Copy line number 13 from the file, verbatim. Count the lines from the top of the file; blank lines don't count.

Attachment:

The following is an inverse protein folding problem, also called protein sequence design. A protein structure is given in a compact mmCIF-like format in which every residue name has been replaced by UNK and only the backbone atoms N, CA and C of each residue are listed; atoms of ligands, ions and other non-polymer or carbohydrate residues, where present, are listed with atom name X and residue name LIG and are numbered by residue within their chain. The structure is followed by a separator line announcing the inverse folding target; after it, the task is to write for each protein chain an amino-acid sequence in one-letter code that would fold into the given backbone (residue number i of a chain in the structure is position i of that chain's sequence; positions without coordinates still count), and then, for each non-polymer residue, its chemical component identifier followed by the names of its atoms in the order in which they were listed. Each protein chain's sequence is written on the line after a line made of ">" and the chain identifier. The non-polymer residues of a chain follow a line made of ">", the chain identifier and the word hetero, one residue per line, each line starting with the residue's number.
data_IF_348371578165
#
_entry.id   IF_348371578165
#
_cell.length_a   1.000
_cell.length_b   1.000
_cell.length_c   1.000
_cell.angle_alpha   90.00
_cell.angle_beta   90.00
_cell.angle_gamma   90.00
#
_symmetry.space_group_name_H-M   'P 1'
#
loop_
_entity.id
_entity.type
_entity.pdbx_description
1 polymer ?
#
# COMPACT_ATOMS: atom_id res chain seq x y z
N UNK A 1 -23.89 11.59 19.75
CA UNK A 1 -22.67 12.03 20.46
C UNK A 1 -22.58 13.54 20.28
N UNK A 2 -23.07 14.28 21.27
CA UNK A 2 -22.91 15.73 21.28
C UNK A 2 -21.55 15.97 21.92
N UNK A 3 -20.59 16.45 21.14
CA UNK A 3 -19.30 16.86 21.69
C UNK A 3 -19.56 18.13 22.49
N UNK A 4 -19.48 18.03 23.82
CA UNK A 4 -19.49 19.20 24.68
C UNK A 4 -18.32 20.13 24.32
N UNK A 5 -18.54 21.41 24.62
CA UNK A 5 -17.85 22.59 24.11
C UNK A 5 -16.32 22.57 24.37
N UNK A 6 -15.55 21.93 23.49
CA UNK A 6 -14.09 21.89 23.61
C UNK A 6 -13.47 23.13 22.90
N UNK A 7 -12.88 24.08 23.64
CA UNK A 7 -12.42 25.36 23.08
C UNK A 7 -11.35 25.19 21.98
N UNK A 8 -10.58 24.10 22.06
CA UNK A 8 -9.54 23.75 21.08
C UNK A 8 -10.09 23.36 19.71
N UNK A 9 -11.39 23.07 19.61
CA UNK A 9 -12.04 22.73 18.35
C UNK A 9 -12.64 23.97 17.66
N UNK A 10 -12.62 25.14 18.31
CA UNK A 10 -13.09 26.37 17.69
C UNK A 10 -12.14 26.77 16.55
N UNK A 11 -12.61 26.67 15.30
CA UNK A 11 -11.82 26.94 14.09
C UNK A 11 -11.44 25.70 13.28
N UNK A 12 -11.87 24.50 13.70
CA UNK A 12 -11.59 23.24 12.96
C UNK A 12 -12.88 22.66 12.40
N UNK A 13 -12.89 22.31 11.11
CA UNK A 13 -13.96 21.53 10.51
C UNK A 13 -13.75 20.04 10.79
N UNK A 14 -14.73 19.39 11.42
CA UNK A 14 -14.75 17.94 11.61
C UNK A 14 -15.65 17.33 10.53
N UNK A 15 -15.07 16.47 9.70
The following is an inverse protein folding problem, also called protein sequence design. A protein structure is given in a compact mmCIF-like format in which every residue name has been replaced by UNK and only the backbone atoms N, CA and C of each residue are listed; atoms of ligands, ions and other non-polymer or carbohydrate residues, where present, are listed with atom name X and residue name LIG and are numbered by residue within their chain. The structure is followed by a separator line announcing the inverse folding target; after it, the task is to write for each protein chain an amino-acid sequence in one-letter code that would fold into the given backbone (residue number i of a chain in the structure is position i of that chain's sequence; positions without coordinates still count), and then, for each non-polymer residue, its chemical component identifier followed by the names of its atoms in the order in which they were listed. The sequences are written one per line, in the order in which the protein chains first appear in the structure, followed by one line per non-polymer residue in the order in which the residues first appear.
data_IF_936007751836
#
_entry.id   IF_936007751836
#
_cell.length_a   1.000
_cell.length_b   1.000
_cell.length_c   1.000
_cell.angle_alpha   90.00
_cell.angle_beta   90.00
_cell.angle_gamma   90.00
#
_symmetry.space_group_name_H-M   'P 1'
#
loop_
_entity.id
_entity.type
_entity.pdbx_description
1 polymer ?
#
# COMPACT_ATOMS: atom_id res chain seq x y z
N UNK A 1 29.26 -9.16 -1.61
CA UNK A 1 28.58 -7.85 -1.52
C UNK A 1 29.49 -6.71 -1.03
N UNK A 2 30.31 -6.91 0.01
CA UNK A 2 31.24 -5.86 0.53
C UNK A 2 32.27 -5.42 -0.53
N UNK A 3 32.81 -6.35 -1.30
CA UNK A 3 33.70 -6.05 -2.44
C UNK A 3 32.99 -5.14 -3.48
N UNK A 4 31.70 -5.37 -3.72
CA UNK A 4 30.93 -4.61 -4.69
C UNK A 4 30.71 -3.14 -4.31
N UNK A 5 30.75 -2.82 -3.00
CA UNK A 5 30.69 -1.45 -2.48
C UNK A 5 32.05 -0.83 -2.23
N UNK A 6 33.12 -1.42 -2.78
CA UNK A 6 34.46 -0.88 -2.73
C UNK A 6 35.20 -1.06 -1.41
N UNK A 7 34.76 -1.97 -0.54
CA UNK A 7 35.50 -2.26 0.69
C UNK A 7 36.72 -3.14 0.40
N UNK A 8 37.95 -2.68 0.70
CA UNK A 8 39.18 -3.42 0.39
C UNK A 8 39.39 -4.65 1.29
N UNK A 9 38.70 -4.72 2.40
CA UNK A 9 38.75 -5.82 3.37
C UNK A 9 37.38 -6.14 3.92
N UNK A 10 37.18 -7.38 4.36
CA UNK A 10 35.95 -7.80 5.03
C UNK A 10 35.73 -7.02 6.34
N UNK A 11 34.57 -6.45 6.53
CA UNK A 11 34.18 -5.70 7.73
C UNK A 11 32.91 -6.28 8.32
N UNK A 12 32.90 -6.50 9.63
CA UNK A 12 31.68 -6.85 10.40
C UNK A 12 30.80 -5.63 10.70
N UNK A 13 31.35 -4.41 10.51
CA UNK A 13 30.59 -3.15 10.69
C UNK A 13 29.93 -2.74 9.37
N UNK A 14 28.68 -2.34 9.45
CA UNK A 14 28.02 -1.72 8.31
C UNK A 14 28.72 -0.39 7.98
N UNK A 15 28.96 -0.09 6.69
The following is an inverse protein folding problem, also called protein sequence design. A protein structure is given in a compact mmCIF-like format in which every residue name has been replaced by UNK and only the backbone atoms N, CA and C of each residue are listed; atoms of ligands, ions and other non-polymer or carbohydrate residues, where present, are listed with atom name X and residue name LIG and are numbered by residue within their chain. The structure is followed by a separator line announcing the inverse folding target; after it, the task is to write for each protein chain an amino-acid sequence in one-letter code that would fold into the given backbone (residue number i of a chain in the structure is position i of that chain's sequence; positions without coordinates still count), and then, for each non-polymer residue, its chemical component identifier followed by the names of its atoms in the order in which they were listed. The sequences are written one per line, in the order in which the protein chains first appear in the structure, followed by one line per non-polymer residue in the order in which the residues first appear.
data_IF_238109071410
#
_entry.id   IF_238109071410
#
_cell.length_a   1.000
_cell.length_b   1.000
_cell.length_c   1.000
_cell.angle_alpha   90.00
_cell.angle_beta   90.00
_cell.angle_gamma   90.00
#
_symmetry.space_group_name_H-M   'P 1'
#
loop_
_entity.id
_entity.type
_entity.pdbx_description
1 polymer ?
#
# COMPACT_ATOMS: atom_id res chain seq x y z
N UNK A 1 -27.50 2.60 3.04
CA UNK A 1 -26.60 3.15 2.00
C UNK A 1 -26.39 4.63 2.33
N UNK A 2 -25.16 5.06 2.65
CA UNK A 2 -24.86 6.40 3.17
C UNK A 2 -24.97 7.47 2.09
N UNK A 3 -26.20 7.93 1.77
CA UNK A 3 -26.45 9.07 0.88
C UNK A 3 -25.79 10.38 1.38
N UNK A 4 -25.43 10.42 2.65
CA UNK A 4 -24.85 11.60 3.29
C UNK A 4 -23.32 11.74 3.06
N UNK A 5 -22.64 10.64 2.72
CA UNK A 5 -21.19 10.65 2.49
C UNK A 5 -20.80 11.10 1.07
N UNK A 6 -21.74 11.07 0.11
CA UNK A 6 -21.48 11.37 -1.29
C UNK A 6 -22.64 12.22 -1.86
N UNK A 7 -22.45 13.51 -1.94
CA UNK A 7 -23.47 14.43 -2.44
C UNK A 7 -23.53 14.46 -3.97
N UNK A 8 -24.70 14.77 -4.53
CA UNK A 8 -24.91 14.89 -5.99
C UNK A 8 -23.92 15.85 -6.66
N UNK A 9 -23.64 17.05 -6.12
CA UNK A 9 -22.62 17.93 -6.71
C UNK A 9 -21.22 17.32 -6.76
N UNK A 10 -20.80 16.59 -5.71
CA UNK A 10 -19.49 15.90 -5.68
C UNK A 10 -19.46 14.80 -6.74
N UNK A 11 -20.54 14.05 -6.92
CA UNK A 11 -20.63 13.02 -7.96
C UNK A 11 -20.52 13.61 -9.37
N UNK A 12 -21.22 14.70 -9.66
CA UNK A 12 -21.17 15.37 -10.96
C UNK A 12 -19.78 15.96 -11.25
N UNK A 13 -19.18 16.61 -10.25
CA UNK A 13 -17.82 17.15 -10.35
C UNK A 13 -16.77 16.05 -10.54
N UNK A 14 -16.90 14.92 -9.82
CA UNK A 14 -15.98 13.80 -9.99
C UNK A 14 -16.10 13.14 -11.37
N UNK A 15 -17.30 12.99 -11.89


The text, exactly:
_symmetry.space_group_name_H-M   'P 1'